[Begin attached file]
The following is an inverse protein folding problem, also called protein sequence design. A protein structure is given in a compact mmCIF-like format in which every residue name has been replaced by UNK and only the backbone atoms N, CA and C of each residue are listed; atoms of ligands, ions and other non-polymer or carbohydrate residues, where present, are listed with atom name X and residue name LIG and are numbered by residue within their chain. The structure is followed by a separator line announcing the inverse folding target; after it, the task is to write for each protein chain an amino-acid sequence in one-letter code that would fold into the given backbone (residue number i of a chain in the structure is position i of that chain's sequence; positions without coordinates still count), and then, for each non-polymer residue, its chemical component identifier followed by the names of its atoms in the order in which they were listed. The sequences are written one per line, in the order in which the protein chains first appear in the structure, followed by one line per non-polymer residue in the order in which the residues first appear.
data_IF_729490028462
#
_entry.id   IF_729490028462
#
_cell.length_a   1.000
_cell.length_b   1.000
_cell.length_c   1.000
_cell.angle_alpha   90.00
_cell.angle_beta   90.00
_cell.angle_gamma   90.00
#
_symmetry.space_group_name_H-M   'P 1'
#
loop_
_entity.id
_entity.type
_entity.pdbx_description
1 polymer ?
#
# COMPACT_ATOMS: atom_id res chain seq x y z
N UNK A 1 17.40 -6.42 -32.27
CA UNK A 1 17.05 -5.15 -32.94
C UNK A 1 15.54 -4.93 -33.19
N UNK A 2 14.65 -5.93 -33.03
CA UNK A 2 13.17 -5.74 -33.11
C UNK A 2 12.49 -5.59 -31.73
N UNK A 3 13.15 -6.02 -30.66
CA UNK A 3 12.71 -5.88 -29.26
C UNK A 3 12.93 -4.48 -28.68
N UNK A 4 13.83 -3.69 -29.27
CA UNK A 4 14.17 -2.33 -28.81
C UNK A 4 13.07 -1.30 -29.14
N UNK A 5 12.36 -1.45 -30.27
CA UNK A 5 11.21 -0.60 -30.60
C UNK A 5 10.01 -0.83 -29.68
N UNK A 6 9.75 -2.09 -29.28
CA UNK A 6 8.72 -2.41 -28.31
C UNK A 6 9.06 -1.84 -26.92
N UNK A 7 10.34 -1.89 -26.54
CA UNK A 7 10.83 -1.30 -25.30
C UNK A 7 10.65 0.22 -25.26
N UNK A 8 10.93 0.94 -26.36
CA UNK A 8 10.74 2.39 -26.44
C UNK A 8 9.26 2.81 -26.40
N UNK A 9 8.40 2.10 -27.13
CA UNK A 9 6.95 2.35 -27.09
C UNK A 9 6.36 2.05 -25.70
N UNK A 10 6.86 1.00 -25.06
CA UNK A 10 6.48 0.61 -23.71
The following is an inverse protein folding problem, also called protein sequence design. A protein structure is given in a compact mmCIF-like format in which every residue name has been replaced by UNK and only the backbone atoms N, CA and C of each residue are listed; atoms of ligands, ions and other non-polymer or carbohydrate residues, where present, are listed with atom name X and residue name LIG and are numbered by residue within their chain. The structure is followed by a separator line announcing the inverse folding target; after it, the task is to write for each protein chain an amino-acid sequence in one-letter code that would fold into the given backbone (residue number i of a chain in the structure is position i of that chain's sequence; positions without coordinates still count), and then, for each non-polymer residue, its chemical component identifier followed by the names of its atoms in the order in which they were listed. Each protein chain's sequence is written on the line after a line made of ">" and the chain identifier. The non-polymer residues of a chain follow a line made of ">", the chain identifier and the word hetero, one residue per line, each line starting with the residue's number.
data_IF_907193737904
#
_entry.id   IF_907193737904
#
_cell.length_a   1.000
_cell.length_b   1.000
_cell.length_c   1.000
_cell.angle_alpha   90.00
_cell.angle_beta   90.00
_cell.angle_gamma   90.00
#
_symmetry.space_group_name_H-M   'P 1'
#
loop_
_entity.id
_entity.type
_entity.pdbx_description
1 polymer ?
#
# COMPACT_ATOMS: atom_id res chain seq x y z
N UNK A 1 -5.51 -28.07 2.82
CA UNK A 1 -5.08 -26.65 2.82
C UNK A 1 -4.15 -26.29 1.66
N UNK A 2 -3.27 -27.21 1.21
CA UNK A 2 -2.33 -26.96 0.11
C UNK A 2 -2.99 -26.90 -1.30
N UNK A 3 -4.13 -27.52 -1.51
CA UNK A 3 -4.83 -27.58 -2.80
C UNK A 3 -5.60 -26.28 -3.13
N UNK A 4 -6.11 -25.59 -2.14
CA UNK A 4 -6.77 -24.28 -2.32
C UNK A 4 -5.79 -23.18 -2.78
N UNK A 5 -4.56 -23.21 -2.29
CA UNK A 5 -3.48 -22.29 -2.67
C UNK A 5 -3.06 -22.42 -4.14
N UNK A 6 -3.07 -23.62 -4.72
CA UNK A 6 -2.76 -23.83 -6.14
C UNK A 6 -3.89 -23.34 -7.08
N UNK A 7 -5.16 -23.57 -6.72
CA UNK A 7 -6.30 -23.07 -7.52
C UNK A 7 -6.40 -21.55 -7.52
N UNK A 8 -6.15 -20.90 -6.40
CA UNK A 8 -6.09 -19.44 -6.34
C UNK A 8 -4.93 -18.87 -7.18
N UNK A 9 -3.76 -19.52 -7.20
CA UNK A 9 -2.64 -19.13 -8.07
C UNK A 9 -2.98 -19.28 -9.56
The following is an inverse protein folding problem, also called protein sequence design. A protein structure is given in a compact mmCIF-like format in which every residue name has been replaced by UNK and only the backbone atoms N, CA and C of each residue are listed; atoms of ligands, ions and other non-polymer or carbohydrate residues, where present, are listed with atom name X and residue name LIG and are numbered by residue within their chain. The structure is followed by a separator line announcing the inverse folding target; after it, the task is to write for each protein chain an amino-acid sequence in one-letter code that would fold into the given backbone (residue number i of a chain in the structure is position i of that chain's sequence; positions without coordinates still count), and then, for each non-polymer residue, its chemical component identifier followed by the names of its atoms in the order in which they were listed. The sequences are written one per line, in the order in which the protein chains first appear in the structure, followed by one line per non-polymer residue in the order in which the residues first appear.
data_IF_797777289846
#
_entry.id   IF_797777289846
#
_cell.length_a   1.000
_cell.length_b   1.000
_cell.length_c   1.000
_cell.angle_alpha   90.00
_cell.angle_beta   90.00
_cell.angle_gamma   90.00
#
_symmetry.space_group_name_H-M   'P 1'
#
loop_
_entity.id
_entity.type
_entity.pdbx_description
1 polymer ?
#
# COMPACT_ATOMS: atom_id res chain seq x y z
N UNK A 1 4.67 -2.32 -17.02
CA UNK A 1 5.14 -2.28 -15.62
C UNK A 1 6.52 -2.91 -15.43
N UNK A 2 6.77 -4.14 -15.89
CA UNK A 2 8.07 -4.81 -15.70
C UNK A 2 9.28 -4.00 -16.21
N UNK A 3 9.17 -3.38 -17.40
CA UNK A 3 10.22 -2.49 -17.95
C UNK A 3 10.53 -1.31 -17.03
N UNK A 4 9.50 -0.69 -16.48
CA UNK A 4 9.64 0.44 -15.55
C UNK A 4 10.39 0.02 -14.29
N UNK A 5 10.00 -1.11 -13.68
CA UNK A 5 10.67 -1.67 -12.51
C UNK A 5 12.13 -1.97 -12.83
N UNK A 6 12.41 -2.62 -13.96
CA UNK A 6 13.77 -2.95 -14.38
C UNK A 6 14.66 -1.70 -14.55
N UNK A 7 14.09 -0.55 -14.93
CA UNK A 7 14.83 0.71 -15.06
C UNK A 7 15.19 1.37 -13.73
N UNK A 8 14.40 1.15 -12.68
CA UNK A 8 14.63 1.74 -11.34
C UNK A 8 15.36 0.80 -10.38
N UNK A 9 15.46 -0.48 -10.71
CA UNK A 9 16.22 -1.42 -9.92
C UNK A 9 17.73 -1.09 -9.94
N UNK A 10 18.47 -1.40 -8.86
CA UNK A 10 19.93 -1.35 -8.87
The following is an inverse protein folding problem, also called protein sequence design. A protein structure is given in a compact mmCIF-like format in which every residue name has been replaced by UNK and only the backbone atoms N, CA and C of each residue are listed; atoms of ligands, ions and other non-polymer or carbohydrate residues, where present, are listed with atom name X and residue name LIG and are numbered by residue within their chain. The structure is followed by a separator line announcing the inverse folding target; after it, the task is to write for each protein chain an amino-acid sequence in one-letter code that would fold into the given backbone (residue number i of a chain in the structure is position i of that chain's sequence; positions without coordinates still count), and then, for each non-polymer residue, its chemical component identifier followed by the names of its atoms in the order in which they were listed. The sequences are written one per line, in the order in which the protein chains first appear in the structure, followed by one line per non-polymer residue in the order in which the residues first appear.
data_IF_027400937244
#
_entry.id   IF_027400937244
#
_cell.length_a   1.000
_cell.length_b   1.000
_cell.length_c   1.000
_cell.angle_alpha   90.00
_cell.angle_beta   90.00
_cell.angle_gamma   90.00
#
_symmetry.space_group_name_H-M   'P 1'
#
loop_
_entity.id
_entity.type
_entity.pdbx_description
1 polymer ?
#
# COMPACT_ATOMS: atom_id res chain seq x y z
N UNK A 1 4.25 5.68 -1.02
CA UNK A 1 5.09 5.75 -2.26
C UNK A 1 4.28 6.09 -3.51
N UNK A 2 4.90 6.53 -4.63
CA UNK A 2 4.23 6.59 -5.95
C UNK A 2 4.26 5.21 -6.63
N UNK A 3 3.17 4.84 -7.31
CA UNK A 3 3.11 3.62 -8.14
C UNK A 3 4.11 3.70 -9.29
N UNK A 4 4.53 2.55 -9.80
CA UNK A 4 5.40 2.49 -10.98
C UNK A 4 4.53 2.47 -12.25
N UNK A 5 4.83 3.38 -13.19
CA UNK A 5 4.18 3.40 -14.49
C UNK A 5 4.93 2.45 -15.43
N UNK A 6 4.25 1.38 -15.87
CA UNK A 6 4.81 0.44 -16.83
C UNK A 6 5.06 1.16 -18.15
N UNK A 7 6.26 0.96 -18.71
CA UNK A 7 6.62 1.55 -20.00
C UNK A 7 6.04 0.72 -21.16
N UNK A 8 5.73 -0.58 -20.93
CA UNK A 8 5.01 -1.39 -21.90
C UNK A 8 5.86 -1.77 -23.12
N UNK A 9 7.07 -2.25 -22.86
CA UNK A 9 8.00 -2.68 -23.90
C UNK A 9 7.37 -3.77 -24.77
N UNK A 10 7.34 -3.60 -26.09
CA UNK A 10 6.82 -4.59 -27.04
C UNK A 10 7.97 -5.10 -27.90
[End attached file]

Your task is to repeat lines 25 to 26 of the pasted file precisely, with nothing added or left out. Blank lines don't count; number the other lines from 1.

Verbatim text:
N UNK A 2 14.65 -5.93 -33.03
CA UNK A 2 13.17 -5.74 -33.11